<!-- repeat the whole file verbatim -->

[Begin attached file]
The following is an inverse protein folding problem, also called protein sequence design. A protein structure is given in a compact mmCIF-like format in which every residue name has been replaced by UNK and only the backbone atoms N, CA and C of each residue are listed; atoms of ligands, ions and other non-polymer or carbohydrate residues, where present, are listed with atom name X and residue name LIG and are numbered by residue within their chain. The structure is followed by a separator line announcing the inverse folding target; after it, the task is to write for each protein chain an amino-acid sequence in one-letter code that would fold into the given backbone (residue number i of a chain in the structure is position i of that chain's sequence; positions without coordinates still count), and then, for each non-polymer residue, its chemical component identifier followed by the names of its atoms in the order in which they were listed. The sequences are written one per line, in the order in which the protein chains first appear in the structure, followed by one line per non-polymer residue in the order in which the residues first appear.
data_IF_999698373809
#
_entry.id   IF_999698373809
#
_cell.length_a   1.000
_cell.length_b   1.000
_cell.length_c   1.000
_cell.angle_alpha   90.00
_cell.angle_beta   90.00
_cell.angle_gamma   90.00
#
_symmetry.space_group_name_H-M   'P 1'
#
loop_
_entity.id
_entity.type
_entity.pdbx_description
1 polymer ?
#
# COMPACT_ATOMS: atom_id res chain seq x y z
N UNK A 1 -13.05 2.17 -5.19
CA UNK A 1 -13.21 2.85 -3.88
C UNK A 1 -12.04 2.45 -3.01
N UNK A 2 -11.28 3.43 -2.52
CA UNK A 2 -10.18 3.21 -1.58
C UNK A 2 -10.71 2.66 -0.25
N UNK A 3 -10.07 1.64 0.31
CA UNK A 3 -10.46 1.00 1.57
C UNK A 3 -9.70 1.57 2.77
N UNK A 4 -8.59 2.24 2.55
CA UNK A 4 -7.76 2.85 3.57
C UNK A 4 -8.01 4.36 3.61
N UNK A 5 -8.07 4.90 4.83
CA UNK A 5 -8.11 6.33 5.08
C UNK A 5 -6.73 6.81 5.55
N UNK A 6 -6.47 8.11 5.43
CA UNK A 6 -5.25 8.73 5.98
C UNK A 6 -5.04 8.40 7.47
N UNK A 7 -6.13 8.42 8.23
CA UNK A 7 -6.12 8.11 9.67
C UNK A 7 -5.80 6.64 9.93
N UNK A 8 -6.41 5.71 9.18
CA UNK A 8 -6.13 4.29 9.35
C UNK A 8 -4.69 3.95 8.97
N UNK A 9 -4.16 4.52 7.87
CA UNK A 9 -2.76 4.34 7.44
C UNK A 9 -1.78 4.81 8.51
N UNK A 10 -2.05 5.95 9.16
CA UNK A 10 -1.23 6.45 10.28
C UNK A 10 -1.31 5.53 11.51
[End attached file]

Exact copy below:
The following is an inverse protein folding problem, also called protein sequence design. A protein structure is given in a compact mmCIF-like format in which every residue name has been replaced by UNK and only the backbone atoms N, CA and C of each residue are listed; atoms of ligands, ions and other non-polymer or carbohydrate residues, where present, are listed with atom name X and residue name LIG and are numbered by residue within their chain. The structure is followed by a separator line announcing the inverse folding target; after it, the task is to write for each protein chain an amino-acid sequence in one-letter code that would fold into the given backbone (residue number i of a chain in the structure is position i of that chain's sequence; positions without coordinates still count), and then, for each non-polymer residue, its chemical component identifier followed by the names of its atoms in the order in which they were listed. The sequences are written one per line, in the order in which the protein chains first appear in the structure, followed by one line per non-polymer residue in the order in which the residues first appear.
data_IF_999698373809
#
_entry.id   IF_999698373809
#
_cell.length_a   1.000
_cell.length_b   1.000
_cell.length_c   1.000
_cell.angle_alpha   90.00
_cell.angle_beta   90.00
_cell.angle_gamma   90.00
#
_symmetry.space_group_name_H-M   'P 1'
#
loop_
_entity.id
_entity.type
_entity.pdbx_description
1 polymer ?
#
# COMPACT_ATOMS: atom_id res chain seq x y z
N UNK A 1 -13.05 2.17 -5.19
CA UNK A 1 -13.21 2.85 -3.88
C UNK A 1 -12.04 2.45 -3.01
N UNK A 2 -11.28 3.43 -2.52
CA UNK A 2 -10.18 3.21 -1.58
C UNK A 2 -10.71 2.66 -0.25
N UNK A 3 -10.07 1.64 0.31
CA UNK A 3 -10.46 1.00 1.57
C UNK A 3 -9.70 1.57 2.77
N UNK A 4 -8.59 2.24 2.55
CA UNK A 4 -7.76 2.85 3.57
C UNK A 4 -8.01 4.36 3.61
N UNK A 5 -8.07 4.90 4.83
CA UNK A 5 -8.11 6.33 5.08
C UNK A 5 -6.73 6.81 5.55
N UNK A 6 -6.47 8.11 5.43
CA UNK A 6 -5.25 8.73 5.98
C UNK A 6 -5.04 8.40 7.47
N UNK A 7 -6.13 8.42 8.23
CA UNK A 7 -6.12 8.11 9.67
C UNK A 7 -5.80 6.64 9.93
N UNK A 8 -6.41 5.71 9.18
CA UNK A 8 -6.13 4.29 9.35
C UNK A 8 -4.69 3.95 8.97
N UNK A 9 -4.16 4.52 7.87
CA UNK A 9 -2.76 4.34 7.44
C UNK A 9 -1.78 4.81 8.51
N UNK A 10 -2.05 5.95 9.16
CA UNK A 10 -1.23 6.45 10.28
C UNK A 10 -1.31 5.53 11.51